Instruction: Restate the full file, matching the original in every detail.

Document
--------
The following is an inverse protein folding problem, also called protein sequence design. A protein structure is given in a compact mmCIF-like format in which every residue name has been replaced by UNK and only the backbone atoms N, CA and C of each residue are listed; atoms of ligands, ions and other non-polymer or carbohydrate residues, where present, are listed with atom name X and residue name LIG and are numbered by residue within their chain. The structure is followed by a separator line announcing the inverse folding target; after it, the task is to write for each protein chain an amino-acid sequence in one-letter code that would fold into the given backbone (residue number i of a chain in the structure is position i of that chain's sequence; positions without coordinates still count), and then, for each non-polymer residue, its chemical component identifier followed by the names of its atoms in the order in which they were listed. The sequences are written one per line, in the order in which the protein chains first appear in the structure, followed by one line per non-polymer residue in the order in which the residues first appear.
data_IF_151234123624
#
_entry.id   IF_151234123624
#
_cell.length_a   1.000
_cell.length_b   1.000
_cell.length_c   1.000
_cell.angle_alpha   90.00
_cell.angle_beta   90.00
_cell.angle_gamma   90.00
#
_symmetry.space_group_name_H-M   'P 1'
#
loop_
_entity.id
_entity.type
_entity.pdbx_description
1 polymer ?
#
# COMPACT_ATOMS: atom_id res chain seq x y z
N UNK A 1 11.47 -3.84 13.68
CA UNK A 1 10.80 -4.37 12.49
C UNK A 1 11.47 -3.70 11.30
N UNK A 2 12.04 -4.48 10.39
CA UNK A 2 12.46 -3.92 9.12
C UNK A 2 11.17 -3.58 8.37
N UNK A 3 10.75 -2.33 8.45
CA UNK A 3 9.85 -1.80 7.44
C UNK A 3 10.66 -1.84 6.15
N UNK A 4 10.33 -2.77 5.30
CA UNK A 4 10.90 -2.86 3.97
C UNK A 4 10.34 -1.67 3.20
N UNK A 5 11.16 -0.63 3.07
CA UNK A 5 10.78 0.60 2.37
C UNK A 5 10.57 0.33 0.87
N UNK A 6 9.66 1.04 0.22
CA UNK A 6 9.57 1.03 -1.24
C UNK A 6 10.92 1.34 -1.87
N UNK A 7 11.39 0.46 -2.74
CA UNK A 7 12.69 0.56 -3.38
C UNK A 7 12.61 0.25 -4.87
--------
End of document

The following is an inverse protein folding problem, also called protein sequence design. A protein structure is given in a compact mmCIF-like format in which every residue name has been replaced by UNK and only the backbone atoms N, CA and C of each residue are listed; atoms of ligands, ions and other non-polymer or carbohydrate residues, where present, are listed with atom name X and residue name LIG and are numbered by residue within their chain. The structure is followed by a separator line announcing the inverse folding target; after it, the task is to write for each protein chain an amino-acid sequence in one-letter code that would fold into the given backbone (residue number i of a chain in the structure is position i of that chain's sequence; positions without coordinates still count), and then, for each non-polymer residue, its chemical component identifier followed by the names of its atoms in the order in which they were listed. The sequences are written one per line, in the order in which the protein chains first appear in the structure, followed by one line per non-polymer residue in the order in which the residues first appear.
data_IF_151234123624
#
_entry.id   IF_151234123624
#
_cell.length_a   1.000
_cell.length_b   1.000
_cell.length_c   1.000
_cell.angle_alpha   90.00
_cell.angle_beta   90.00
_cell.angle_gamma   90.00
#
_symmetry.space_group_name_H-M   'P 1'
#
loop_
_entity.id
_entity.type
_entity.pdbx_description
1 polymer ?
#
# COMPACT_ATOMS: atom_id res chain seq x y z
N UNK A 1 11.47 -3.84 13.68
CA UNK A 1 10.80 -4.37 12.49
C UNK A 1 11.47 -3.70 11.30
N UNK A 2 12.04 -4.48 10.39
CA UNK A 2 12.46 -3.92 9.12
C UNK A 2 11.17 -3.58 8.37
N UNK A 3 10.75 -2.33 8.45
CA UNK A 3 9.85 -1.80 7.44
C UNK A 3 10.66 -1.84 6.15
N UNK A 4 10.33 -2.77 5.30
CA UNK A 4 10.90 -2.86 3.97
C UNK A 4 10.34 -1.67 3.20
N UNK A 5 11.16 -0.63 3.07
CA UNK A 5 10.78 0.60 2.37
C UNK A 5 10.57 0.33 0.87
N UNK A 6 9.66 1.04 0.22
CA UNK A 6 9.57 1.03 -1.24
C UNK A 6 10.92 1.34 -1.87
N UNK A 7 11.39 0.46 -2.74
CA UNK A 7 12.69 0.56 -3.38
C UNK A 7 12.61 0.25 -4.87